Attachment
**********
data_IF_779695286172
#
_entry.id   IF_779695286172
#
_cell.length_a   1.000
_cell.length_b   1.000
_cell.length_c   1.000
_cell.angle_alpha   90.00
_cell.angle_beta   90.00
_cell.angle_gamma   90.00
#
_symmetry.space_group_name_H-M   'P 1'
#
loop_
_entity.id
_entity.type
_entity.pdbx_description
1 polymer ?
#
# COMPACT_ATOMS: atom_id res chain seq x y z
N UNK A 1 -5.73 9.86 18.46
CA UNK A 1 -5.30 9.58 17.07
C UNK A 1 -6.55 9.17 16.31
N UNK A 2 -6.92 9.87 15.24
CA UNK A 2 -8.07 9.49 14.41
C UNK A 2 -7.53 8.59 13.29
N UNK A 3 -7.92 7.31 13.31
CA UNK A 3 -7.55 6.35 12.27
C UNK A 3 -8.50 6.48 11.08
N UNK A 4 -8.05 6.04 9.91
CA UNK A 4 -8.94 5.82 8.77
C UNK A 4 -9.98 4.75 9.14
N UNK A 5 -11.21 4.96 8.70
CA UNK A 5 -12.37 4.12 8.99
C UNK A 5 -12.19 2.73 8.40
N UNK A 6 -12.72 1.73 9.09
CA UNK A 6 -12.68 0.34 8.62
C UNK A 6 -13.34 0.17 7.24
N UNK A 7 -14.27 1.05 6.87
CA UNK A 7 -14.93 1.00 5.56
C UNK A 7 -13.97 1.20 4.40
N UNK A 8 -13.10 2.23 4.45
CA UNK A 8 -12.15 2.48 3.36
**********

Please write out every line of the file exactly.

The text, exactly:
data_IF_779695286172
#
_entry.id   IF_779695286172
#
_cell.length_a   1.000
_cell.length_b   1.000
_cell.length_c   1.000
_cell.angle_alpha   90.00
_cell.angle_beta   90.00
_cell.angle_gamma   90.00
#
_symmetry.space_group_name_H-M   'P 1'
#
loop_
_entity.id
_entity.type
_entity.pdbx_description
1 polymer ?
#
# COMPACT_ATOMS: atom_id res chain seq x y z
N UNK A 1 -5.73 9.86 18.46
CA UNK A 1 -5.30 9.58 17.07
C UNK A 1 -6.55 9.17 16.31
N UNK A 2 -6.92 9.87 15.24
CA UNK A 2 -8.07 9.49 14.41
C UNK A 2 -7.53 8.59 13.29
N UNK A 3 -7.92 7.31 13.31
CA UNK A 3 -7.55 6.35 12.27
C UNK A 3 -8.50 6.48 11.08
N UNK A 4 -8.05 6.04 9.91
CA UNK A 4 -8.94 5.82 8.77
C UNK A 4 -9.98 4.75 9.14
N UNK A 5 -11.21 4.96 8.70
CA UNK A 5 -12.37 4.12 8.99
C UNK A 5 -12.19 2.73 8.40
N UNK A 6 -12.72 1.73 9.09
CA UNK A 6 -12.68 0.34 8.62
C UNK A 6 -13.34 0.17 7.24
N UNK A 7 -14.27 1.05 6.87
CA UNK A 7 -14.93 1.00 5.56
C UNK A 7 -13.97 1.20 4.40
N UNK A 8 -13.10 2.23 4.45
CA UNK A 8 -12.15 2.48 3.36